2) If there's a negative correlation, that means that you and your tulpa are more likely to experience contrary emotions. Maybe this looks like your tulpa typically making an (organic, not forced or pragmatic) effort to cheer you up when you're feeling low, or feeling more comfortable expressing their own worries/problems/vulnerabilities/weaknesses when things are going well for you. Again, I Am Not A Neurochemist, but maybe with the above toy model, this means something like "there's only so much CX to go around". You get some and your tulpa gets some; you don't both "get" all of it. Then this option is suggestive of the host/tulpa divergence happening "below"/"before" emotions "happen". This could be a piece of evidence that, in your case, the host/tulpa separation takes place more in the brain than above.

 

3) This is the response to choose if you don't notice a strong correlation and your tulpa has considerable variation of their own. Your tulpa feels good when things they like happen, and bad when things they don't like happen, and it's not strongly related to your own feelings. This probably becomes more likely the more different the two of you are. Of course, in a relationship as intimate as a host/tulpa one, your emotions will rub off on each other plenty, but this options means you feeling one way almost never implies (is strong evidence for) your tulpa feeling the same or the opposite way. Maybe this could suggest that the host/tulpa divergence happens even "deeper" than the previous option. Something like the possibility that you and your tulpa have your own entire neurotransmitter production facilities... but with the (admittedly layman!) knowledge I have, that honestly sounds extremely, extremely unrealistic. Please don't feel like this is necessarily the "ideal" answer, or that you're doing your tulpa a disservice or insulting their independence by not choosing it; after all, neurochemicals are the (proximate) cause of our emotions, at least those of meatfolk (see below), and they are physical things that exist in finite quantities. Everyone knows this, but it can't be reinforced enough when you're interested in understanding the phenomenon scientifically: you and your tulpa live in the same brain.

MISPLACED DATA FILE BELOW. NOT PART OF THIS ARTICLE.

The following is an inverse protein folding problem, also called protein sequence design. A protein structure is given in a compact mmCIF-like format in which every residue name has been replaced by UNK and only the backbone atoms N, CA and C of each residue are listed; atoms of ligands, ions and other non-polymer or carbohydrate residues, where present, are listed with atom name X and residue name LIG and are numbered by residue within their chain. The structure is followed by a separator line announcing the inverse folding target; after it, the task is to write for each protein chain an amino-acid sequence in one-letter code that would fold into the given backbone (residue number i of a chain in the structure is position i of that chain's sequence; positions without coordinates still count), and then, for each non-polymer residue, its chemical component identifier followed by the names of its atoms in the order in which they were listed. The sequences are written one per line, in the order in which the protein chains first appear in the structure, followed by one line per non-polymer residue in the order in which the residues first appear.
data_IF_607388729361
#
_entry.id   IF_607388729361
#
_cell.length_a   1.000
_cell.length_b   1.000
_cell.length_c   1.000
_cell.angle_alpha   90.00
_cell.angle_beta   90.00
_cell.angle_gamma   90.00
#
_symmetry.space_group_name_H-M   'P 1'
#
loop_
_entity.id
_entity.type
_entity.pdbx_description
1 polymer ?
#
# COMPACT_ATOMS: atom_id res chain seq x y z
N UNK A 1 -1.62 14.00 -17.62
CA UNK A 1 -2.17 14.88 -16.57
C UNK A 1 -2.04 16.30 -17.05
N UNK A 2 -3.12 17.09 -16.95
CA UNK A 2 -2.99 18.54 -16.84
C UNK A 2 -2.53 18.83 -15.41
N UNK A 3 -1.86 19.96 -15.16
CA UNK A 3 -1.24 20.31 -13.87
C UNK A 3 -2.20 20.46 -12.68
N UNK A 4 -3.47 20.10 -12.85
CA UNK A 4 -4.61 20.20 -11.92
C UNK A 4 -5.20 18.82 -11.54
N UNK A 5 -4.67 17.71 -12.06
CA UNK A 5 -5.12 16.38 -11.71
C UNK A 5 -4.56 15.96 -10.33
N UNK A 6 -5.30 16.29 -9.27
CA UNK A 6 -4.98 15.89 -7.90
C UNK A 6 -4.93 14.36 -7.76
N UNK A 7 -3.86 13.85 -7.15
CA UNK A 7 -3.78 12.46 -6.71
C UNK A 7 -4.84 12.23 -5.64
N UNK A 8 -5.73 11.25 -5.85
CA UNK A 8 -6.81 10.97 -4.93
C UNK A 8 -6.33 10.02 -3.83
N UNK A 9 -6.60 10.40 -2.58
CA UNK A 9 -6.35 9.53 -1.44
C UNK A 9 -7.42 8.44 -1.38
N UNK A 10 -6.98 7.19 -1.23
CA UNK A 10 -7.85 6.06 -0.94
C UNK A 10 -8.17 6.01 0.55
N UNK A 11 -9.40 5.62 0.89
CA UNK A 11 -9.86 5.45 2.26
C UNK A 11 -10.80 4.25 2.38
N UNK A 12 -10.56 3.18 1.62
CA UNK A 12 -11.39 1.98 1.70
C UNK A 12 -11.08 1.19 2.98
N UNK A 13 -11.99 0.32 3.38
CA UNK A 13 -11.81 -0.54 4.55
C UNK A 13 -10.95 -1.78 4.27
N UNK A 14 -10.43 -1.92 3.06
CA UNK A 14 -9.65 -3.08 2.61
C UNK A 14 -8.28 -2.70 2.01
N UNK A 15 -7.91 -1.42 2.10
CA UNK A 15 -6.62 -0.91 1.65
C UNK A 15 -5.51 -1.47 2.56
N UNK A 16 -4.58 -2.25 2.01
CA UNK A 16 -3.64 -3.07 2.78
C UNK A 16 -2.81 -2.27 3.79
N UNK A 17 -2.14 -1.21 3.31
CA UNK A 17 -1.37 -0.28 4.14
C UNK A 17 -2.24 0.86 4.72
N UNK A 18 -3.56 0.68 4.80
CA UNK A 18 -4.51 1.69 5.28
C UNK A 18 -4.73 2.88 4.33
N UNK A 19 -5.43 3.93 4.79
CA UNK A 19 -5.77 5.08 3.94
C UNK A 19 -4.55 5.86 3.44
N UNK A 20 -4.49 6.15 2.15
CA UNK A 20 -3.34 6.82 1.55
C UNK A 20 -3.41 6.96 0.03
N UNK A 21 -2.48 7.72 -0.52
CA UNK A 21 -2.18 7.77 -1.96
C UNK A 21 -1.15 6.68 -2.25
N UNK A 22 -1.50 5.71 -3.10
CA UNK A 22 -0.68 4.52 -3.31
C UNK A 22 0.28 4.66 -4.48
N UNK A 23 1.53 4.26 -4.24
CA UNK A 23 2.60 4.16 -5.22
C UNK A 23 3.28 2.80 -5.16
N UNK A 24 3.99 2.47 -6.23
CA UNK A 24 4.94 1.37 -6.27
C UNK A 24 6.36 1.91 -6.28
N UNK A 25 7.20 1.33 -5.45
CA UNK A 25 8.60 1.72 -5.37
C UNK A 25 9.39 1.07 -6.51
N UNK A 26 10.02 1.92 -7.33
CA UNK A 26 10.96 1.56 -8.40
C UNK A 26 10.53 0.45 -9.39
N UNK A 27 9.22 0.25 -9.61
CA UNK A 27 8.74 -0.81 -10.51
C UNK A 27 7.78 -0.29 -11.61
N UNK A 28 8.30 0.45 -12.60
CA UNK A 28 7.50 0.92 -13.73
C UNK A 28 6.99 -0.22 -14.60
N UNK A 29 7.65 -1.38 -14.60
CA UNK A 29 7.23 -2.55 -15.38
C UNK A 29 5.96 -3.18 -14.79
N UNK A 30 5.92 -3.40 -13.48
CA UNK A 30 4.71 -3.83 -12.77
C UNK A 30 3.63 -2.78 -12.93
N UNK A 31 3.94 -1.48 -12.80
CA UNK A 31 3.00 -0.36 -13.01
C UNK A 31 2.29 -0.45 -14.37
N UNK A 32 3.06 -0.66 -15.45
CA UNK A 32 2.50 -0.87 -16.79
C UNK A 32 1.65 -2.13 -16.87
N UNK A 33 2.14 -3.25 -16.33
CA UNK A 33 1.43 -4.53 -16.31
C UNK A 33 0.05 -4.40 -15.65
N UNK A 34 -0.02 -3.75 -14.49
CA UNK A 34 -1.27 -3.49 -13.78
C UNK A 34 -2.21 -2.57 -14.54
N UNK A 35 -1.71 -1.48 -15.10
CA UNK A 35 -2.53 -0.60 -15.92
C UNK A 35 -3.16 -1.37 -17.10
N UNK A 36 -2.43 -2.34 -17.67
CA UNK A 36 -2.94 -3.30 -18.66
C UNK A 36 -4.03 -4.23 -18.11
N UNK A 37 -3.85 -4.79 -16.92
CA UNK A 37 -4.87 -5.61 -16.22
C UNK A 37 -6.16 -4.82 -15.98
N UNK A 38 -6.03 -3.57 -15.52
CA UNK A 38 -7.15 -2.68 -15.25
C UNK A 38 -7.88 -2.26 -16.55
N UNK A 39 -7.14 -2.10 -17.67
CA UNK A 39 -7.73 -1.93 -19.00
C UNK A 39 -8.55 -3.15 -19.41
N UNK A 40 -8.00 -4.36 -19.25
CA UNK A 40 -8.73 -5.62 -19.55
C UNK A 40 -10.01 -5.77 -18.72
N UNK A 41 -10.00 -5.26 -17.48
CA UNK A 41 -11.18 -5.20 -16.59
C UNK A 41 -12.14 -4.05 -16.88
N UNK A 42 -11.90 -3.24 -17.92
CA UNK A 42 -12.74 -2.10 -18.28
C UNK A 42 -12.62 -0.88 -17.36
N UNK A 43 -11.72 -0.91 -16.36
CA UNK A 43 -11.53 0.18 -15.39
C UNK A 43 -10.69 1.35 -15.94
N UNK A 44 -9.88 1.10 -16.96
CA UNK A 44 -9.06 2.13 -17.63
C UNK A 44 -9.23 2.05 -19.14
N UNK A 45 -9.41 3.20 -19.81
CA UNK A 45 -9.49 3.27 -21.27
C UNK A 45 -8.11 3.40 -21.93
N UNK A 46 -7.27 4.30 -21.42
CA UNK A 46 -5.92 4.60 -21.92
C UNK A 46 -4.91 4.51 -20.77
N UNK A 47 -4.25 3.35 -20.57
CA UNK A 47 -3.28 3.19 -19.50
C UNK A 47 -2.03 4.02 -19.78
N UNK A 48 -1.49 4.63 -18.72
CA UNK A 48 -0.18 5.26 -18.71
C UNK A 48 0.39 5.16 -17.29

4 & 5) These are the options if your tulpa has an almost entirely stable emotional state, with little variation. Maybe they're just always cheery or dreary. This suggests (to me) that their emotions could depend much less on neurochemistry and are more fundamental parts of their personality. Maybe your tulpa just doesn't care much for, say, serotonin, and their thoughts and actions are more intrinsic/learned behaviors instead. I definitely don't think this delegitimizes a tulpa, or suggests that they're more "fake"or just a persona, because: